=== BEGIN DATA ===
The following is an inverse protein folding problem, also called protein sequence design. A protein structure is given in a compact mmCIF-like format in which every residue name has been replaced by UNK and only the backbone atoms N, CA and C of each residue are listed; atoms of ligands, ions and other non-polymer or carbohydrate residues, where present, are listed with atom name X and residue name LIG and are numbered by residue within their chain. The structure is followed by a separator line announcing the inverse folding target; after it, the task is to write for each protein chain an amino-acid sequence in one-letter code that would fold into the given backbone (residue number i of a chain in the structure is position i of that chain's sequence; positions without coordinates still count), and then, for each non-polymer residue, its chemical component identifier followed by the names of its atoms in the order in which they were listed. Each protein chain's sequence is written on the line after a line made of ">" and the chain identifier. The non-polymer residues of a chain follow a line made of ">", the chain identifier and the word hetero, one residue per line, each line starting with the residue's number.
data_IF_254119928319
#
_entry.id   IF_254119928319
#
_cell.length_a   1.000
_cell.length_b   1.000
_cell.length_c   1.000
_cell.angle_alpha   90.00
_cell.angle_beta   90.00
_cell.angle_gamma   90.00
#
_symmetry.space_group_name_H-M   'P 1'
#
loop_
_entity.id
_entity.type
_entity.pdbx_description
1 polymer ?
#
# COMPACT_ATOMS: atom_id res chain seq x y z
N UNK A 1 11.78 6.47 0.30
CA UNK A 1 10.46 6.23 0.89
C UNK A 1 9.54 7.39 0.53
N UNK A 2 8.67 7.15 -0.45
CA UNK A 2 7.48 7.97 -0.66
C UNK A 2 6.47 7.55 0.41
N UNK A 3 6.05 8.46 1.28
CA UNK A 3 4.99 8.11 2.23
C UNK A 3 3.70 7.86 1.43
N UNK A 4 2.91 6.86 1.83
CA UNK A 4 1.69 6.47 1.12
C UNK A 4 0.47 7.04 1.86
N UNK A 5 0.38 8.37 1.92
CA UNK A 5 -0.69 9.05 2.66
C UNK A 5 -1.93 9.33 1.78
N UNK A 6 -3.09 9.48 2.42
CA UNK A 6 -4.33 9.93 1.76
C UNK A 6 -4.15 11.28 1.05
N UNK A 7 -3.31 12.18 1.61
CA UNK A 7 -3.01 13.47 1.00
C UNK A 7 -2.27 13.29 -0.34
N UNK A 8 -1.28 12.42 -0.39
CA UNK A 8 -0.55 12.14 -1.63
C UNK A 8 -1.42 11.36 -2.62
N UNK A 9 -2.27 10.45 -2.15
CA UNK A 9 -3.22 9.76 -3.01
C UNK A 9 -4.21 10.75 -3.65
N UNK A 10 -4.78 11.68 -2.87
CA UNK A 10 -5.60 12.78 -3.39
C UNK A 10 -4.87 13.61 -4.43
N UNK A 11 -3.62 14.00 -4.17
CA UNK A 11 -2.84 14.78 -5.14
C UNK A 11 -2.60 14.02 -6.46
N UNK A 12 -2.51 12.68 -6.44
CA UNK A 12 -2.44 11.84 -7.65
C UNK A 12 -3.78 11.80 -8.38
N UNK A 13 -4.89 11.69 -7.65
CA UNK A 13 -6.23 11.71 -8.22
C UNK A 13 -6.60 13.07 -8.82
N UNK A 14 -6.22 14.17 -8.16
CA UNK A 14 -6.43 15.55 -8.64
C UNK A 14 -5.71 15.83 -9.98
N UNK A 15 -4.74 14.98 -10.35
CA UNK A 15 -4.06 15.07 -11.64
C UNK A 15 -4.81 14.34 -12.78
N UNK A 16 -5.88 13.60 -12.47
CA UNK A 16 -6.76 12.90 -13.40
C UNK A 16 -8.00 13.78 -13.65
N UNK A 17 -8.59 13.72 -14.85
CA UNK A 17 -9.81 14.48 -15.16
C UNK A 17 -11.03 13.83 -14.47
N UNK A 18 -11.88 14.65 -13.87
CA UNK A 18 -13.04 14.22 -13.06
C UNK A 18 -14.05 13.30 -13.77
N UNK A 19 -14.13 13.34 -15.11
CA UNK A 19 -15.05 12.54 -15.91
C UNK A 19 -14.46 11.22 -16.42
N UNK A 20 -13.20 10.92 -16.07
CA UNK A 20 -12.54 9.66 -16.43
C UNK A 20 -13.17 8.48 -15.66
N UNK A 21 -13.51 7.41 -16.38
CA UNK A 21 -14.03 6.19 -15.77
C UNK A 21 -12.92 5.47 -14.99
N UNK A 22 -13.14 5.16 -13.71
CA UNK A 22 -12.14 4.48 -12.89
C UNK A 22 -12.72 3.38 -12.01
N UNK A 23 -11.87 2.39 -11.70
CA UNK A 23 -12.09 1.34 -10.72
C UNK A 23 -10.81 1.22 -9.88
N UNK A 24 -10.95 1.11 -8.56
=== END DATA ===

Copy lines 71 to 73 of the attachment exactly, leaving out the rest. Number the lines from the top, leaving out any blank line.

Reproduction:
CA UNK A 17 -9.81 14.48 -15.16
C UNK A 17 -11.03 13.83 -14.47
N UNK A 18 -11.88 14.65 -13.87